This is not the first such study. Once, in the 1980s, there had been a proposal of a binary time for the country, on the lines of what the British once had in India. That proposal was rejected. Then, in 2001, when the demand popped up again, the ministry of science and technology even set up a committee to examine the need for more time zones, as well as daylight saving. The committee submitted its report in 2004, finding not enough reason to move from the existing one-time approach. Its main argument was that the east-west expanse of the country was not that vast to merit multiple or even binary time zones. The same British Raj, which chose longitude 82.5 E as the Indian Standard Time, once had separate time zones in India. Precursors to the IST were the Bombay Time and Calcutta Time, which were allocated to India at the 1884 International Meridian Conference in Washington DC. Calcutta time was set as 5 hours 54 minutes ahead of GMT and Bombay Time at 4 hours 51 minutes ahead of GMT. These were the two prominent Presidencies of the Raj. In those days, the railways were the great connector. Rail links crisscrossed the subcontinent, connecting Lahore in the west to Calcutta in the east. The railways always preferred to have one time to set its clocks by and it popularised the Railway Time, which was midway between Bombay and Calcutta Time. It chose the coordinates of Madras, the third Presidency, as Railway Time. Madras Time was set up by John Goldingham in 1802 itself, and was, much later, adopted by the Railways. The Madras Observatory clock was directly attached to a gun and tuned such that every evening at 8 pm, the gun fired. You could correct your watches with the report of the gun. During British Rule, there was another time, but it didn’t become very popular. This was the Port Blair Time, which was 49 minutes ahead of Madras Time. Despite the binary time that the International Meridian Conference had allocated the Indian subcontinent, the demand seemed to be for a standardised, one time. In 1905, the British Raj formalised Madras Time as IST. Madras is on the 80 degree E longitude; the IST was moved to the 82.5 Degree E longitude, making it more central. The same longitude keeps time for Sri Lanka, too.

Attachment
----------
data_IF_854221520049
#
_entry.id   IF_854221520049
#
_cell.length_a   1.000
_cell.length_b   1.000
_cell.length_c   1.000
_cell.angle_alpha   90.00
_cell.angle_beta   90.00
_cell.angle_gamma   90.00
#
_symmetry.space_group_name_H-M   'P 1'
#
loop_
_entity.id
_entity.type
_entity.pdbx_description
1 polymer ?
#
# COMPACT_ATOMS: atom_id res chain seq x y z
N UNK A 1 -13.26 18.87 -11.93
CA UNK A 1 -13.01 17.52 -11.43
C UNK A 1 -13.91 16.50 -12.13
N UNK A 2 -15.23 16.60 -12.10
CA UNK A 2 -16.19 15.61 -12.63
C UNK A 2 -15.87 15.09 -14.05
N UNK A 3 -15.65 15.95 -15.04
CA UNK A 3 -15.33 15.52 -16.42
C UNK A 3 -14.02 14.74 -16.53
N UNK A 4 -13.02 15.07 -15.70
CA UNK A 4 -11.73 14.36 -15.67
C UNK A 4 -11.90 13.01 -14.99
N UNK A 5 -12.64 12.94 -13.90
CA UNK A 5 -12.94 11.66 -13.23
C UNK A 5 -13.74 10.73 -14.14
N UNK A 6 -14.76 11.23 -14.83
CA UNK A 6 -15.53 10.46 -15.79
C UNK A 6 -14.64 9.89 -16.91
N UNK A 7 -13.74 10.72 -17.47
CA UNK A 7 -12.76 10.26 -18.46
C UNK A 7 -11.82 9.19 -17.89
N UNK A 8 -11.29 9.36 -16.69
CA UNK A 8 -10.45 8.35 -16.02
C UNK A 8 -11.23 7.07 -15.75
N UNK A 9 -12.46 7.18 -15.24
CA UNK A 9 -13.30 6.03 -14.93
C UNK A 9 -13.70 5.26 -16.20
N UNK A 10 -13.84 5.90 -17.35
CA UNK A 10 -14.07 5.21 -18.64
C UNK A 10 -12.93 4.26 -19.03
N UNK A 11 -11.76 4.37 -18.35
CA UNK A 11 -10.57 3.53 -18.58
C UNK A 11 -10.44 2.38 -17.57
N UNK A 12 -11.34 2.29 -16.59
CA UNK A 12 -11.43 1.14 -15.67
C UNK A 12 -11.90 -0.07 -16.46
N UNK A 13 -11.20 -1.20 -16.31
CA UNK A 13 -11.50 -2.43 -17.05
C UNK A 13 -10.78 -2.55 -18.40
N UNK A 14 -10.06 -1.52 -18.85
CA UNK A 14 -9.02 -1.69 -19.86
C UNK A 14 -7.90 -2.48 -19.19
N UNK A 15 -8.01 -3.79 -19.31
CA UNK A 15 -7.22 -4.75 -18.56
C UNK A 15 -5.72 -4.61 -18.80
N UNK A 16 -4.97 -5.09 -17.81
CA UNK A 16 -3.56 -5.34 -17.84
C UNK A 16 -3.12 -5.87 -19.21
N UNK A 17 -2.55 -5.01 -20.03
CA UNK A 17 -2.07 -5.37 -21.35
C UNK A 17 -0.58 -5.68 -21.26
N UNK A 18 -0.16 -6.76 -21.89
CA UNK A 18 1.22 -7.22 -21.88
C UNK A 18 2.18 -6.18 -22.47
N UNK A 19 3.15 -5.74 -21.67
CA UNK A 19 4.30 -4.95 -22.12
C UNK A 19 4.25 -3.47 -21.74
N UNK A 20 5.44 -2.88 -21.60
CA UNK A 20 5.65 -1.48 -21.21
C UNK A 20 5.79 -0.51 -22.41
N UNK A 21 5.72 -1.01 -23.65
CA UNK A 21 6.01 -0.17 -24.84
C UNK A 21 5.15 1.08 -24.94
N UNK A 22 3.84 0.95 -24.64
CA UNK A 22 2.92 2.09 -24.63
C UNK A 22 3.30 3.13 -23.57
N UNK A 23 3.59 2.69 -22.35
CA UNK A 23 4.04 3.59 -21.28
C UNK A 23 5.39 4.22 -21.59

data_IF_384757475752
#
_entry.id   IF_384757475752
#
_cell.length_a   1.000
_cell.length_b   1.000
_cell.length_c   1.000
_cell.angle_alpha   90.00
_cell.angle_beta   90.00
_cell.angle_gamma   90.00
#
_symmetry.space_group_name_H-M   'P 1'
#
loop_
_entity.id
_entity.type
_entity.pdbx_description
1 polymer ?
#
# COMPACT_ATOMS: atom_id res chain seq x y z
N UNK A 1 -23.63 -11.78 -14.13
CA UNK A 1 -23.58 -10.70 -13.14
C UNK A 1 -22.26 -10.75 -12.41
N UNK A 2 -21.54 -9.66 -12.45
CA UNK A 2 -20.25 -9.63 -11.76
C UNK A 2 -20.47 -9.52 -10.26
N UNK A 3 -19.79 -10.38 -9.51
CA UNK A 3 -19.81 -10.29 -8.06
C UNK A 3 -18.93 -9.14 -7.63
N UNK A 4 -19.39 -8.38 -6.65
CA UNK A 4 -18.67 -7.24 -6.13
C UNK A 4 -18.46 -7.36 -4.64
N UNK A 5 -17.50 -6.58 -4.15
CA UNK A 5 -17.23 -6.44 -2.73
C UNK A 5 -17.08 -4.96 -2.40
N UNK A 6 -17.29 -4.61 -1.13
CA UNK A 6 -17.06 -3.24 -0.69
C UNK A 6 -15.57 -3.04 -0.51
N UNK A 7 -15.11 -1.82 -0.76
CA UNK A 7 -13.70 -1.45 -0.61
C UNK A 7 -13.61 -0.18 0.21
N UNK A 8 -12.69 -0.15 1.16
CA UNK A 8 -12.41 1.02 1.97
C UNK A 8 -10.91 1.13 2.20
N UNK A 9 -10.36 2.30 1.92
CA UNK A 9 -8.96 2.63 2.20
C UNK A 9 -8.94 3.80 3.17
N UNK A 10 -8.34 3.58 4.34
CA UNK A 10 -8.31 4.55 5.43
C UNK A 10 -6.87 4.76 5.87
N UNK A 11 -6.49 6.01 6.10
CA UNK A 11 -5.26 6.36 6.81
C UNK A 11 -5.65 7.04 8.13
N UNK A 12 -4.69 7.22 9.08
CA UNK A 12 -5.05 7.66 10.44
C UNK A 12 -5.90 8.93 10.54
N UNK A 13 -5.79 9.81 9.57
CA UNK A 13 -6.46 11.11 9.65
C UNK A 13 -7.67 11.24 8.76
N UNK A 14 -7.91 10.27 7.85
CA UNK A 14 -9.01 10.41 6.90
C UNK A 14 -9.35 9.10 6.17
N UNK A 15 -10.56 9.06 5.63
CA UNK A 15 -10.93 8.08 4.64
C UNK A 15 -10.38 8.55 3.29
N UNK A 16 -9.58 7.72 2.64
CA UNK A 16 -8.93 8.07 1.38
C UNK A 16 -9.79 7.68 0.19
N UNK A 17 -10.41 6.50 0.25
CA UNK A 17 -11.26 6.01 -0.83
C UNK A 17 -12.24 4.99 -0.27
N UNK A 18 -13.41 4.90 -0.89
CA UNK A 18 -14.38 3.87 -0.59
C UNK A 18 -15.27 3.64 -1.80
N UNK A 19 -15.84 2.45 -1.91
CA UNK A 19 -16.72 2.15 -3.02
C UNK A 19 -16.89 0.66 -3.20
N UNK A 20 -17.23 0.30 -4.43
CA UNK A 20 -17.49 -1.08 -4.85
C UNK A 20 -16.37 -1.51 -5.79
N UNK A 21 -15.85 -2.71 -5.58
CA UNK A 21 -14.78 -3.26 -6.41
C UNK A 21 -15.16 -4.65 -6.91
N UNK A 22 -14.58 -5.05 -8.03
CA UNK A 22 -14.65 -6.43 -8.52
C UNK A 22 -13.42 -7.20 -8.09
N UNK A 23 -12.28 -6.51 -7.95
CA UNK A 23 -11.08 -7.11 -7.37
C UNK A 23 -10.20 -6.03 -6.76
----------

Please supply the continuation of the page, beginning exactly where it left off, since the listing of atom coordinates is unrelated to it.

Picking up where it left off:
Habits are not easy to change. Calcutta maintained its time zone till 1948 and Bombay till 1955. And, the Chaibagaan time is still observed in tea estates in Assam. This time is an hour ahead of the IST and was introduced by the British (who also preferred a single time for the country) to optimise work in tea gardens. Tea picking is best done in the early morning hours, so it makes sense to turn the hands of the clock to suit local time in this case. Chaibagaan time, however, is not used in government offices and other establishments, and this, say observers, means that the east ends up wasting more electricity, especially since India has been resolutely against daylight saving time, too. “This is the simple solution that the eastern states can adopt,” said Sharma. “They can advance timings by an hour. Schools, offices and establishments can all open and shut earlier, that way the locals can maximise daylight, energy can be saved and the confusion of a binary time zone can be avoided. But, that is a decision state governments should take.” The northeastern states periodically threaten to revert to Chaibagaan time officially, but nothing has ever come of it. “The issue here is that there are no monetary gains, no kickbacks to be had from initiating a time change. If it was about constructing a dam, there’d be contracts, and money changing hands. This move is only about public welfare without personal profit, so who will initiate it?” asks Barua. The British were not the first to standardise time in India. The Surya Siddhanta is a text on Indian astronomy and, though it was written in medieval times (most say the sixth century), it quotes earlier shlokas, which researchers say could date back to 700BC. Astronomers in ancient India had already established the earth was spherical; they had also established that local time changed with distance, and so they chose Avanti as the coordinate for the zero meridian. Avanti today is Ujjain, a place of pilgrimage in Madhya Pradesh. The same zero coordinate also passes through Rohitaka, modern day Rohtak in Haryana. In Indian astronomy, the day does not begin with the stroke of 12, it begins with the crack of dawn. In Vedic timekeeping, the smallest unit is the Parmanu (17 microseconds) and the largest the Mahamanvantara (311.04 trillion years). The calibration was living, yet exact. Sample this—one prana is equivalent to 4 seconds of modern timekeeping, exactly the time for an average respiratory cycle. A nimish is the time taken for the eyelid to bat once. It is rather unfortunate that time in modern day India is only known for one characteristic, its stretchability. The Indian Stretchable Time is no virtue.